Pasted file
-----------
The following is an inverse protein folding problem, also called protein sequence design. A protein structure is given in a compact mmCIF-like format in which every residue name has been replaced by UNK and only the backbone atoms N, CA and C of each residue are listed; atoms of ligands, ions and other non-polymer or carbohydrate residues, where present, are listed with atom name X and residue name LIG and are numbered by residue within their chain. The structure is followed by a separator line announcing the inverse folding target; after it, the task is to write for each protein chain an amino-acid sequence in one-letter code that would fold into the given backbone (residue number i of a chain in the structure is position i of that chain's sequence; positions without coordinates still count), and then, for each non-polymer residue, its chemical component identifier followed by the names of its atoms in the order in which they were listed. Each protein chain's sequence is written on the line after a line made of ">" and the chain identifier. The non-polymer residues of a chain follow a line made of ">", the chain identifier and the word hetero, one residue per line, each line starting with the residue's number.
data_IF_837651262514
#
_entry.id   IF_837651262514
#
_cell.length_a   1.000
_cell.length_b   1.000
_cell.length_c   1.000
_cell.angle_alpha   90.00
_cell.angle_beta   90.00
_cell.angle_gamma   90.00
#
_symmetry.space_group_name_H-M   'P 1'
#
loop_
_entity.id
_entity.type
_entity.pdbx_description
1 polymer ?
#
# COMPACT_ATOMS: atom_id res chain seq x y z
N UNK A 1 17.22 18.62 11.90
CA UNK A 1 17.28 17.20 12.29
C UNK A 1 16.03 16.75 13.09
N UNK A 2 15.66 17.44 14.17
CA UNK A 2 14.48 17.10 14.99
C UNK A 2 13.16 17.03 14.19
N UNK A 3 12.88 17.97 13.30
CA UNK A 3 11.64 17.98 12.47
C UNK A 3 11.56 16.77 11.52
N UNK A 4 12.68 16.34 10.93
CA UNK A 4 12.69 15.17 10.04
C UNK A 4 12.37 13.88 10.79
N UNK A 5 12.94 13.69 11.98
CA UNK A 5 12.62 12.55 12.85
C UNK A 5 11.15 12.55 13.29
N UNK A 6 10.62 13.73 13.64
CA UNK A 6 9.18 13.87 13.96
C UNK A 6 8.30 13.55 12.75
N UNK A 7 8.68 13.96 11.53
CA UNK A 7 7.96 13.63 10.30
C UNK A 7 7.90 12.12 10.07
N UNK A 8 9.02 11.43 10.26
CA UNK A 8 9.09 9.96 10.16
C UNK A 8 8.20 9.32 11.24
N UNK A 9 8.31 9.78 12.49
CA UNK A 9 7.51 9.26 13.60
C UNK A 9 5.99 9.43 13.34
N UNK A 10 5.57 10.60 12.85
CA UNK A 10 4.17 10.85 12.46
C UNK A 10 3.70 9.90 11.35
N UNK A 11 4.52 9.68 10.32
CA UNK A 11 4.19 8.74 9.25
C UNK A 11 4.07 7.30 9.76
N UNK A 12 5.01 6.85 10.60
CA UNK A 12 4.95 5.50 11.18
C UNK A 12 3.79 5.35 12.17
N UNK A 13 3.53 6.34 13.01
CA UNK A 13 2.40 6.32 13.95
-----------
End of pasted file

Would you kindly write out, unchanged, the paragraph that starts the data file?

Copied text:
The following is an inverse protein folding problem, also called protein sequence design. A protein structure is given in a compact mmCIF-like format in which every residue name has been replaced by UNK and only the backbone atoms N, CA and C of each residue are listed; atoms of ligands, ions and other non-polymer or carbohydrate residues, where present, are listed with atom name X and residue name LIG and are numbered by residue within their chain. The structure is followed by a separator line announcing the inverse folding target; after it, the task is to write for each protein chain an amino-acid sequence in one-letter code that would fold into the given backbone (residue number i of a chain in the structure is position i of that chain's sequence; positions without coordinates still count), and then, for each non-polymer residue, its chemical component identifier followed by the names of its atoms in the order in which they were listed. Each protein chain's sequence is written on the line after a line made of ">" and the chain identifier. The non-polymer residues of a chain follow a line made of ">", the chain identifier and the word hetero, one residue per line, each line starting with the residue's number.